In Marni Jackson’s new book, Home Free: The Myth of the Empty Nest (Thomas Allen Publishers), she contrasts her parents’ supportive but distant child-rearing attitude with her own hands-on style. “The book explores how we went from the generation gap to this more fused kind of family,” she says. Speaking on the phone from her Toronto home, Jackson (BA 1968 Victoria) recalls bumming around Europe in her 20s, even living in a cave in Greece with a boyfriend, and hardly ever touching base with her folks. However, when her adult son takes off on a hitchhiking tour of the American Southwest and Central America, she finds it emotionally difficult to be separated from him.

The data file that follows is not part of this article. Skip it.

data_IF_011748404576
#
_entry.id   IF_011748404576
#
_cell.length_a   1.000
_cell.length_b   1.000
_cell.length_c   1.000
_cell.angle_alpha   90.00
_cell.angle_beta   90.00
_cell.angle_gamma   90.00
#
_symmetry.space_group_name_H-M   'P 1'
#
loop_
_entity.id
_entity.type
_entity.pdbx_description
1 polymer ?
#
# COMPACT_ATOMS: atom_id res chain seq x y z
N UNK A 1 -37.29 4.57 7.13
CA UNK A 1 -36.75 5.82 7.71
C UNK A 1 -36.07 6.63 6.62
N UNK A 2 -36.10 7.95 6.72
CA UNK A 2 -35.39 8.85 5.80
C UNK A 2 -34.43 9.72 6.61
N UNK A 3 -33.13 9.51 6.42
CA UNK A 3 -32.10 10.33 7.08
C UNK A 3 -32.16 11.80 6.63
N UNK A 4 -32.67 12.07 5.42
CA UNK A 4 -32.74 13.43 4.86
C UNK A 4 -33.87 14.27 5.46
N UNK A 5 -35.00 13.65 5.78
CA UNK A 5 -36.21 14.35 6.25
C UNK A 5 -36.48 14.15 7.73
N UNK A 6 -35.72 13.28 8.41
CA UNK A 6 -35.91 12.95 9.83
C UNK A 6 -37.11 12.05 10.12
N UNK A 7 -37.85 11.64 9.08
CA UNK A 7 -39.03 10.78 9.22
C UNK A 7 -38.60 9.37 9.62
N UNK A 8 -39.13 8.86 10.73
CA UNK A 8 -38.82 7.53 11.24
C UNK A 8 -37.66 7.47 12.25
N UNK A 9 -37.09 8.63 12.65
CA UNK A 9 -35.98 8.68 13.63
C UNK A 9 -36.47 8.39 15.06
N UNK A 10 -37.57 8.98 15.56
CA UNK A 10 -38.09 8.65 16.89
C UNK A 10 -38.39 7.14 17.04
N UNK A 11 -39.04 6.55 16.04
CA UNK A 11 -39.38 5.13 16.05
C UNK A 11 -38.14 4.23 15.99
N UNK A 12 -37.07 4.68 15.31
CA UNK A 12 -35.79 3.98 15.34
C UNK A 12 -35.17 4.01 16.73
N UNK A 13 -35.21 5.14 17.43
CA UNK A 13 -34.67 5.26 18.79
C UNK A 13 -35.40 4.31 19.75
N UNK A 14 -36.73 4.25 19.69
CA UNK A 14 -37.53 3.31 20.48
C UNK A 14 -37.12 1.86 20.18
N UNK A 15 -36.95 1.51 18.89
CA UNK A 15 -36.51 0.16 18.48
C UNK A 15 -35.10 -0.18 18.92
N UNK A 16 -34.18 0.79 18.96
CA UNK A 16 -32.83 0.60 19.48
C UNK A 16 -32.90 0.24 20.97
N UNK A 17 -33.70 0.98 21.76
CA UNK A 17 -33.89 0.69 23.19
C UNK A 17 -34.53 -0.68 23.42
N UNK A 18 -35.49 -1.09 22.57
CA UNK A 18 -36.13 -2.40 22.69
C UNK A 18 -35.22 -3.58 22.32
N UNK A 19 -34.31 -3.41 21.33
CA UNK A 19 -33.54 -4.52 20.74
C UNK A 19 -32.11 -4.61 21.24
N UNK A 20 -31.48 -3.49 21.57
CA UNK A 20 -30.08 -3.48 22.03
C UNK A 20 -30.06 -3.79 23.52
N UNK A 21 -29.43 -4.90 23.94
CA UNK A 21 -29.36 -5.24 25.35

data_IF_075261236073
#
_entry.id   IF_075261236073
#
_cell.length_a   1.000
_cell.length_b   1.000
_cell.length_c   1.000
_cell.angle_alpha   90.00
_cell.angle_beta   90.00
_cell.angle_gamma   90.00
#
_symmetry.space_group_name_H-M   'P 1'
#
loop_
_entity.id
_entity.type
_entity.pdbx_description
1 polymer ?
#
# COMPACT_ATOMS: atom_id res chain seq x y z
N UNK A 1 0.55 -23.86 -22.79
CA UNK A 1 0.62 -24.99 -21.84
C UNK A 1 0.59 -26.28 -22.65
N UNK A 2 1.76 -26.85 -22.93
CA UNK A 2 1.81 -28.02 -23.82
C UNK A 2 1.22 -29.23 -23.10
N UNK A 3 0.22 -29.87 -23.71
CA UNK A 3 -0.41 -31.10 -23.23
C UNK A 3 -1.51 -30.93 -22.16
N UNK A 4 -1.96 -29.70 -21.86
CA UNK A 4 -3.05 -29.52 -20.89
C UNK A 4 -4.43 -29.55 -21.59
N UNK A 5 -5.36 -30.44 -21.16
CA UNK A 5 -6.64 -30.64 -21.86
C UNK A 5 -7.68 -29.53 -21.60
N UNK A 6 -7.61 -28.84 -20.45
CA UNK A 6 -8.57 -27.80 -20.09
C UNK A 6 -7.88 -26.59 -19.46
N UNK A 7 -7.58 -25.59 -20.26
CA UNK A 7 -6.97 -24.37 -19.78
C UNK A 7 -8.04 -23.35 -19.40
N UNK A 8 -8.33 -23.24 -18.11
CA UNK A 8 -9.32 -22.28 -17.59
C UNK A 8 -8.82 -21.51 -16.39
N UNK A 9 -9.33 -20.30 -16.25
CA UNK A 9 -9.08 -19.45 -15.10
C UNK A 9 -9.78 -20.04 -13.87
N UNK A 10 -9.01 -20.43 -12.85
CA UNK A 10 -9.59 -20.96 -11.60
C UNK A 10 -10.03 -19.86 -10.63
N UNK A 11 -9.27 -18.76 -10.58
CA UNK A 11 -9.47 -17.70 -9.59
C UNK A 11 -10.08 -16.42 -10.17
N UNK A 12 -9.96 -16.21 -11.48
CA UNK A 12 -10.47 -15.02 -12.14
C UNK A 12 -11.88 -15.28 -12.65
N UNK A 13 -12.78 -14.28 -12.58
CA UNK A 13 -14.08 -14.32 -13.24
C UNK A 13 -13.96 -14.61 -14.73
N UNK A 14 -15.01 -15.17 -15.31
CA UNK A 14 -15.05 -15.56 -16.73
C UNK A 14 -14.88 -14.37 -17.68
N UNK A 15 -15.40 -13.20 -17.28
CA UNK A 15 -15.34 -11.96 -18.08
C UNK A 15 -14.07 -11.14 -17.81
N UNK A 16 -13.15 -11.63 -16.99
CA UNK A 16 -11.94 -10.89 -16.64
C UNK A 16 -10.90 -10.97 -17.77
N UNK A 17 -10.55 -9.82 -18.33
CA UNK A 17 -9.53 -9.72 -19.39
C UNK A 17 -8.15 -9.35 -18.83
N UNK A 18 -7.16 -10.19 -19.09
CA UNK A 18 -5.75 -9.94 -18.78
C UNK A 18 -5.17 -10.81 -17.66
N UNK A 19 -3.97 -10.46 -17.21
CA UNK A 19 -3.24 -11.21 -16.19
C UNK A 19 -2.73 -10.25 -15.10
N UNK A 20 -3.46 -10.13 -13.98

Jackson’s publisher had asked her if she wanted to do a sequel to The Mother Zone, her 1992 bestselling memoir about being an older first-time mom. “I chuckled and said, ‘that’s hilarious,’ because my son is now 24. But then I went, ‘wait a minute, I’m still on the job here and he’s very much in my thoughts.’” She argues that there must be some middle ground between excessive detachment – as her mother lies dying, she laments the emotional gap between the two – and excessive involvement. “There’s more intimacy now [between parents and children] than there was in my day, and that’s a good thing. But the job is on the parental side – letting go.”